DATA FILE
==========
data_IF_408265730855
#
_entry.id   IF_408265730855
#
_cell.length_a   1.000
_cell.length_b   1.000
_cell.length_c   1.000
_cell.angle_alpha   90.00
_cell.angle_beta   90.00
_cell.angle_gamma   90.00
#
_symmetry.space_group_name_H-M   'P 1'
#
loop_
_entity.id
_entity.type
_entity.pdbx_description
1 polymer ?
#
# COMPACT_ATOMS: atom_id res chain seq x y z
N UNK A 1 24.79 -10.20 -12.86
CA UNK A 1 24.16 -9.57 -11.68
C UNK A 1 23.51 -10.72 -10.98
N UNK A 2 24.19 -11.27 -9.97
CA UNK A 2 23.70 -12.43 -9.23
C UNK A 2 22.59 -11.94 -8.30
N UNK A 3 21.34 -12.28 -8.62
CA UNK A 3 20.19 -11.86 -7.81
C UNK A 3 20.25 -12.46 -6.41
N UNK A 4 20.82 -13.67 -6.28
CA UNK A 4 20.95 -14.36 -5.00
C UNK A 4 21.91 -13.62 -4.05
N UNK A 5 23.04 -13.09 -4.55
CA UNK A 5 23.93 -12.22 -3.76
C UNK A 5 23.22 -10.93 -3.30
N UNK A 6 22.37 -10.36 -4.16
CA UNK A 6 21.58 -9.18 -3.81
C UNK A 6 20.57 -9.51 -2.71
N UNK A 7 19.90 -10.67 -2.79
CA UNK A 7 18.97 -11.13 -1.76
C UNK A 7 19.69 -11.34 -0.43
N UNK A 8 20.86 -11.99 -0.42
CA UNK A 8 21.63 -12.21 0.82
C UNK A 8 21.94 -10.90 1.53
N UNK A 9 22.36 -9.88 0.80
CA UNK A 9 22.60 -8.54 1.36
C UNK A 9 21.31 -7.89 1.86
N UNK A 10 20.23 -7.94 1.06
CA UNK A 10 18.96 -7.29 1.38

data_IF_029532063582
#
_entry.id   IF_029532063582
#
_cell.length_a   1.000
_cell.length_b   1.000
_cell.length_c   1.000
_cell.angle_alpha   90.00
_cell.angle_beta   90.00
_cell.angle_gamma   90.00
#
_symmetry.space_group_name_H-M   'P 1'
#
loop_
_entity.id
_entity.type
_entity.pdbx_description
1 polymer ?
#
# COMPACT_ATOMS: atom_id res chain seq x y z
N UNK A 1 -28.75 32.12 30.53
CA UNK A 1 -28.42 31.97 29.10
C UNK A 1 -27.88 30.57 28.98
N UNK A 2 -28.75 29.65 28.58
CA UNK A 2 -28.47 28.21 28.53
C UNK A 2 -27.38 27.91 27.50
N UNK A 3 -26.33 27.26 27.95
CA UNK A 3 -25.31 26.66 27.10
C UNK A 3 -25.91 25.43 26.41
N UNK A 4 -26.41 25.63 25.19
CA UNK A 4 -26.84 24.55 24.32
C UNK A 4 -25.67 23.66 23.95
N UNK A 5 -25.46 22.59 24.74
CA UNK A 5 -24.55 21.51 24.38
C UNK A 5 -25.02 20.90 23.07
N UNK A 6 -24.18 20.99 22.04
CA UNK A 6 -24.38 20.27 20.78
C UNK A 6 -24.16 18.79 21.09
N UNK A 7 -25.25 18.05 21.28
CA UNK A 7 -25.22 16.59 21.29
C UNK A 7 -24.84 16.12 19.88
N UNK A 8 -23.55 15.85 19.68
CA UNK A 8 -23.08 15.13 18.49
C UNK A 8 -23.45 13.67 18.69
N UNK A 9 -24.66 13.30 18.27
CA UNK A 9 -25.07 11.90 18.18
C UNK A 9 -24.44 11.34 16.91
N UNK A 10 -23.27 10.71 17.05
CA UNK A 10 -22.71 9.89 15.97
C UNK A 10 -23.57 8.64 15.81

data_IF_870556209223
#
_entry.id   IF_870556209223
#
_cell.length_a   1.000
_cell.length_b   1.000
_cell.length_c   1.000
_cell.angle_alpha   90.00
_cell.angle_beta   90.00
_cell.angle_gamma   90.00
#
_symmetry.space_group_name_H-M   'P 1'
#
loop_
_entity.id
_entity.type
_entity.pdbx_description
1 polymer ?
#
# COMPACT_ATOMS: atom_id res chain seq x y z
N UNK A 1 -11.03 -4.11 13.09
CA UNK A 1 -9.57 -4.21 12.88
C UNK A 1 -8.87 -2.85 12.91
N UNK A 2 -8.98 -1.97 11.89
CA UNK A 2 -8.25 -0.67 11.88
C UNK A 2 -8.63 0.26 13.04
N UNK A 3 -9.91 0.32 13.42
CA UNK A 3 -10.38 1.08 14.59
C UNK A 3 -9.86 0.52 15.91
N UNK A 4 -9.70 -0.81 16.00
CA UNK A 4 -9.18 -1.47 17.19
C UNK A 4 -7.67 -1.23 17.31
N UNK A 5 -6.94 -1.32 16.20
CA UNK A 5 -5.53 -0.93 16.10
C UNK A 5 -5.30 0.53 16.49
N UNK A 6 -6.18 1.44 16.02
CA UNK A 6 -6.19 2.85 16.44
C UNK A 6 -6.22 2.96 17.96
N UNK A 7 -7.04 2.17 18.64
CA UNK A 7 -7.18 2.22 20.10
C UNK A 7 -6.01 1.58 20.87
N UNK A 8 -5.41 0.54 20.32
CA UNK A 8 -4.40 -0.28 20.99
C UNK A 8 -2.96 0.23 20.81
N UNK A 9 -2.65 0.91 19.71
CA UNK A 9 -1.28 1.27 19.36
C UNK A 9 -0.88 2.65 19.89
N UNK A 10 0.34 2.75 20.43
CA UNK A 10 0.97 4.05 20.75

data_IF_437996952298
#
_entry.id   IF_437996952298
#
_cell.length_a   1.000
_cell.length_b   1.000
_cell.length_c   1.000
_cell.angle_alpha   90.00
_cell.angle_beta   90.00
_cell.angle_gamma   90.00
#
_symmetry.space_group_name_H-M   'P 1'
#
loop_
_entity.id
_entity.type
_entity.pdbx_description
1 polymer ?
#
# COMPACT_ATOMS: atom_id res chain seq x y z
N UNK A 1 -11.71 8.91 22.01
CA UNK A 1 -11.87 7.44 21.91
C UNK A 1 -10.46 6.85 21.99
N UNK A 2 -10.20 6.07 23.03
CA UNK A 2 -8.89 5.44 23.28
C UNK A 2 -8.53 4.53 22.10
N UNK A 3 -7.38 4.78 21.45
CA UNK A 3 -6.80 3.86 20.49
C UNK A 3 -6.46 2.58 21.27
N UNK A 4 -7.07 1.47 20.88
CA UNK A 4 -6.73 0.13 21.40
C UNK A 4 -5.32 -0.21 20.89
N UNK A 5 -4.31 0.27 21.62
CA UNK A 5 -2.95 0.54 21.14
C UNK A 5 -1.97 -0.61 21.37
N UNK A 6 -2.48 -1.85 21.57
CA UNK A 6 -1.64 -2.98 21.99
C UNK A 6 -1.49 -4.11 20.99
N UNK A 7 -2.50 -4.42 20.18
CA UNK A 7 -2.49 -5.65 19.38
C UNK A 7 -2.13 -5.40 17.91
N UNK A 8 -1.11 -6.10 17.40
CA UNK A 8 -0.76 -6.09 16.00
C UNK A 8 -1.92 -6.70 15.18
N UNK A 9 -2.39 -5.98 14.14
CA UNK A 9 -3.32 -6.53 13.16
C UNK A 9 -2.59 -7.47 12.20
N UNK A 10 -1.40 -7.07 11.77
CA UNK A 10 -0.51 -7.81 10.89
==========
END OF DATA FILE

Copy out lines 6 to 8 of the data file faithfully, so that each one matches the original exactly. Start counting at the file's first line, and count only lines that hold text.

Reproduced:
_cell.length_b   1.000
_cell.length_c   1.000
_cell.angle_alpha   90.00